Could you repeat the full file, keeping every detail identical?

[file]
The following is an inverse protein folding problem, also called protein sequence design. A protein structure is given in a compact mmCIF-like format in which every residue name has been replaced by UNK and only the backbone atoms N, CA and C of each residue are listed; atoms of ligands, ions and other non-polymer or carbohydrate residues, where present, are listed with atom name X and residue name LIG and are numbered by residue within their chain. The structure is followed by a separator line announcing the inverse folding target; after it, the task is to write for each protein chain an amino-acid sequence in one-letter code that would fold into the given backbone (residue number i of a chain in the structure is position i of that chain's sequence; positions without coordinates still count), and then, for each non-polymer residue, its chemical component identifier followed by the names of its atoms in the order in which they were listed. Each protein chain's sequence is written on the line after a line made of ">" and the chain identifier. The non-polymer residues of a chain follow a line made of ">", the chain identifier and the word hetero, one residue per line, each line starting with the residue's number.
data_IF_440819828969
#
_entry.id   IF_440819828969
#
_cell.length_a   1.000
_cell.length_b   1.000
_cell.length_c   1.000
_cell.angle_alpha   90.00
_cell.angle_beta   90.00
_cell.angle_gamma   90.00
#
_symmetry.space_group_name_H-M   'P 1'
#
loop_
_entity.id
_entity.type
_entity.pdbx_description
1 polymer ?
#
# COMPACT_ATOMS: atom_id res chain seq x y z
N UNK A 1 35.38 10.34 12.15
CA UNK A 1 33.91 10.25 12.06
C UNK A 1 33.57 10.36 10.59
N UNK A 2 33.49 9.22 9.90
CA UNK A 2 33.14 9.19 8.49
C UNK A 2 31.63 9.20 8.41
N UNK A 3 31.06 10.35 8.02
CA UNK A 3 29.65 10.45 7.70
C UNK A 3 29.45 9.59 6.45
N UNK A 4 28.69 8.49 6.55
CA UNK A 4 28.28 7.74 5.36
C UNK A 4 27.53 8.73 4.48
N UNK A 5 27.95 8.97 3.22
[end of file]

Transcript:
The following is an inverse protein folding problem, also called protein sequence design. A protein structure is given in a compact mmCIF-like format in which every residue name has been replaced by UNK and only the backbone atoms N, CA and C of each residue are listed; atoms of ligands, ions and other non-polymer or carbohydrate residues, where present, are listed with atom name X and residue name LIG and are numbered by residue within their chain. The structure is followed by a separator line announcing the inverse folding target; after it, the task is to write for each protein chain an amino-acid sequence in one-letter code that would fold into the given backbone (residue number i of a chain in the structure is position i of that chain's sequence; positions without coordinates still count), and then, for each non-polymer residue, its chemical component identifier followed by the names of its atoms in the order in which they were listed. Each protein chain's sequence is written on the line after a line made of ">" and the chain identifier. The non-polymer residues of a chain follow a line made of ">", the chain identifier and the word hetero, one residue per line, each line starting with the residue's number.
data_IF_440819828969
#
_entry.id   IF_440819828969
#
_cell.length_a   1.000
_cell.length_b   1.000
_cell.length_c   1.000
_cell.angle_alpha   90.00
_cell.angle_beta   90.00
_cell.angle_gamma   90.00
#
_symmetry.space_group_name_H-M   'P 1'
#
loop_
_entity.id
_entity.type
_entity.pdbx_description
1 polymer ?
#
# COMPACT_ATOMS: atom_id res chain seq x y z
N UNK A 1 35.38 10.34 12.15
CA UNK A 1 33.91 10.25 12.06
C UNK A 1 33.57 10.36 10.59
N UNK A 2 33.49 9.22 9.90
CA UNK A 2 33.14 9.19 8.49
C UNK A 2 31.63 9.20 8.41
N UNK A 3 31.06 10.35 8.02
CA UNK A 3 29.65 10.45 7.70
C UNK A 3 29.45 9.59 6.45
N UNK A 4 28.69 8.49 6.55
CA UNK A 4 28.28 7.74 5.36
C UNK A 4 27.53 8.73 4.48
N UNK A 5 27.95 8.97 3.22